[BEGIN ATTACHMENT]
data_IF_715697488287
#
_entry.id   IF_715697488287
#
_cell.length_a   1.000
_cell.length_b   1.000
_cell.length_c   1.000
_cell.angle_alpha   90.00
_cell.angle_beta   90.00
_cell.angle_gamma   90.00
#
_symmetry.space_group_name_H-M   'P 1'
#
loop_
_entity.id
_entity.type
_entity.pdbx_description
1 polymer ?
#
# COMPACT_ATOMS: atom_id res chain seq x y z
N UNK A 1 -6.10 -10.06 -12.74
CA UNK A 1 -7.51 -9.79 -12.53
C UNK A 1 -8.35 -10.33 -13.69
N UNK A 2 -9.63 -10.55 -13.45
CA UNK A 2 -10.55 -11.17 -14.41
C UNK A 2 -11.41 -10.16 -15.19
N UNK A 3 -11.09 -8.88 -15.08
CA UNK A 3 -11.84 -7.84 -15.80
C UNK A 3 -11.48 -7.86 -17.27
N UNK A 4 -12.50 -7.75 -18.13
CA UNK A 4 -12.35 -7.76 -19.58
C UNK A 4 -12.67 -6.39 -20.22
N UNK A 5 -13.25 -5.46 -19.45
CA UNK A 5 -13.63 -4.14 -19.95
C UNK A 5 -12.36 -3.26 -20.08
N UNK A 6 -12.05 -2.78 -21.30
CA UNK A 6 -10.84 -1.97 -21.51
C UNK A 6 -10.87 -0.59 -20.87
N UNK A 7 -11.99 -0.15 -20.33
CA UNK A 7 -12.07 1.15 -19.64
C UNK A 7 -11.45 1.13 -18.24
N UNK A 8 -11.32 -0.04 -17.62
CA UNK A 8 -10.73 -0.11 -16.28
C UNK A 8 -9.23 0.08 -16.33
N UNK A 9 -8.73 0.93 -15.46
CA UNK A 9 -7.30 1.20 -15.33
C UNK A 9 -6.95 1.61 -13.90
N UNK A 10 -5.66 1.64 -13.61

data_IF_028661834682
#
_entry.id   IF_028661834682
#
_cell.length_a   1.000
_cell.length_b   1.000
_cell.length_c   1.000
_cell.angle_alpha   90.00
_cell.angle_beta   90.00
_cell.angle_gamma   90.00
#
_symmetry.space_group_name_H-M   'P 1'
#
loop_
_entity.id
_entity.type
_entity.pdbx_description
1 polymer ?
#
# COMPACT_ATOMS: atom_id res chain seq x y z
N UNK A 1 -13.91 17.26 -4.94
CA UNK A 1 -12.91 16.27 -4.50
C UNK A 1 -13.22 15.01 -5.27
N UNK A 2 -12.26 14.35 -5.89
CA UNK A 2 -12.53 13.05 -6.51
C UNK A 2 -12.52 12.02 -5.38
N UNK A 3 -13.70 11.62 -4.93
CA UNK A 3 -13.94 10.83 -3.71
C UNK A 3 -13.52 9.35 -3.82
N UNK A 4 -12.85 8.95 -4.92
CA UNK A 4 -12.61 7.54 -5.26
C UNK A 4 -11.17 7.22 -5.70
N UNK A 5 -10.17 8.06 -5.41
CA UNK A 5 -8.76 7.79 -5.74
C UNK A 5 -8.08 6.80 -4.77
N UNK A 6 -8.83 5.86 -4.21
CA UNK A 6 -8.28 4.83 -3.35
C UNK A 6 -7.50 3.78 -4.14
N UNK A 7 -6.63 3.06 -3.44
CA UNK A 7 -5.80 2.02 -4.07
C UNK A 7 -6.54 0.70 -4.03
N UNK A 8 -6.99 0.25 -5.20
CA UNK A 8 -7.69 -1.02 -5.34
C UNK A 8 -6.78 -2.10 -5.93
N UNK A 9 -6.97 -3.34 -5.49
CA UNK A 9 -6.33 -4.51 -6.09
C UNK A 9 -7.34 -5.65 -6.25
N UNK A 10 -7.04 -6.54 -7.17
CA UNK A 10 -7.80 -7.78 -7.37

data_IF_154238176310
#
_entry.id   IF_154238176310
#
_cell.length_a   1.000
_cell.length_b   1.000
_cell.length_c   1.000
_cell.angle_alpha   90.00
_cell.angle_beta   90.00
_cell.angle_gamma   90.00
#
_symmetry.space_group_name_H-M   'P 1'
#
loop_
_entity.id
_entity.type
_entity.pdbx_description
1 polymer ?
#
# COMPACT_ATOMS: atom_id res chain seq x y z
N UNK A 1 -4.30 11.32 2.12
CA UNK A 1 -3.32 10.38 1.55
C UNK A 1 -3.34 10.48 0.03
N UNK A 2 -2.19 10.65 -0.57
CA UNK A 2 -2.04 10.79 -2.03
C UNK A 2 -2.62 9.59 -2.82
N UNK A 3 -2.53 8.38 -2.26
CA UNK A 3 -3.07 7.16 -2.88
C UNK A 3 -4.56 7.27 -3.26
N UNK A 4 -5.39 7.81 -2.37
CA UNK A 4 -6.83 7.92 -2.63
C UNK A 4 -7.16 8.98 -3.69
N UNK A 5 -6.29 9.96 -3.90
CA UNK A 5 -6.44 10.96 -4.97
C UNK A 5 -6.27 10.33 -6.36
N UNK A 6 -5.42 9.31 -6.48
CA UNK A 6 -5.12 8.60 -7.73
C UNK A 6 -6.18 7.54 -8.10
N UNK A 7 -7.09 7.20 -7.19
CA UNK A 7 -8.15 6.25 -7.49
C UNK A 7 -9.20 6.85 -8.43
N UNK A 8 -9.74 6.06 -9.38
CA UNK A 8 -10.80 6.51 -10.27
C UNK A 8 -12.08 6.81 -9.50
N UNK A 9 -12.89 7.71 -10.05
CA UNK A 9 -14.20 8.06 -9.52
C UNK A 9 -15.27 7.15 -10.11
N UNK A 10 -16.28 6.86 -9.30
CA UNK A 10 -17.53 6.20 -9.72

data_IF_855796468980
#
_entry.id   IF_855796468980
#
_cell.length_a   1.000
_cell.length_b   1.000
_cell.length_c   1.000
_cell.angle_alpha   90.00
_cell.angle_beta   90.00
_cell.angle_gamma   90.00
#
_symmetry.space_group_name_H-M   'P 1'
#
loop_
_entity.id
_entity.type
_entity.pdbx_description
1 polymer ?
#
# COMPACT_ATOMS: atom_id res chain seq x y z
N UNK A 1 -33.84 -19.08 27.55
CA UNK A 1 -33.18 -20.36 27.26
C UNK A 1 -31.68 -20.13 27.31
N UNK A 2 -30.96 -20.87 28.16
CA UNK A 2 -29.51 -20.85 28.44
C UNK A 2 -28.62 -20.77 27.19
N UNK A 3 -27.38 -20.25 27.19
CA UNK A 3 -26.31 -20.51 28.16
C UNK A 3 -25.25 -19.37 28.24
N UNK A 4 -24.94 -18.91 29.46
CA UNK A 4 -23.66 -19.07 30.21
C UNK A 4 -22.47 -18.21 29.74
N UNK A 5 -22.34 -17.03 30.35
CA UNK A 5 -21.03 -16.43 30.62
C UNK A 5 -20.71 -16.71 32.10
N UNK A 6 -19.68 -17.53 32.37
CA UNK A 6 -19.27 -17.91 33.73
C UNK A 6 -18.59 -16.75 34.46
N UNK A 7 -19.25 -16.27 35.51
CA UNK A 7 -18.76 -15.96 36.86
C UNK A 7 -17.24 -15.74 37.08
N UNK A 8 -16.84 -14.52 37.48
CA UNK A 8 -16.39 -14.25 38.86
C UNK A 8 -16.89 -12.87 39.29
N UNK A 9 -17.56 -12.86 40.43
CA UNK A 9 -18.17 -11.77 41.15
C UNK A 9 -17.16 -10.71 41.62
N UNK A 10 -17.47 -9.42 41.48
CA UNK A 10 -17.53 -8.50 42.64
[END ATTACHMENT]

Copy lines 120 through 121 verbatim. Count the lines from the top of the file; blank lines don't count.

C UNK A 1 -3.34 10.48 0.03
N UNK A 2 -2.19 10.65 -0.57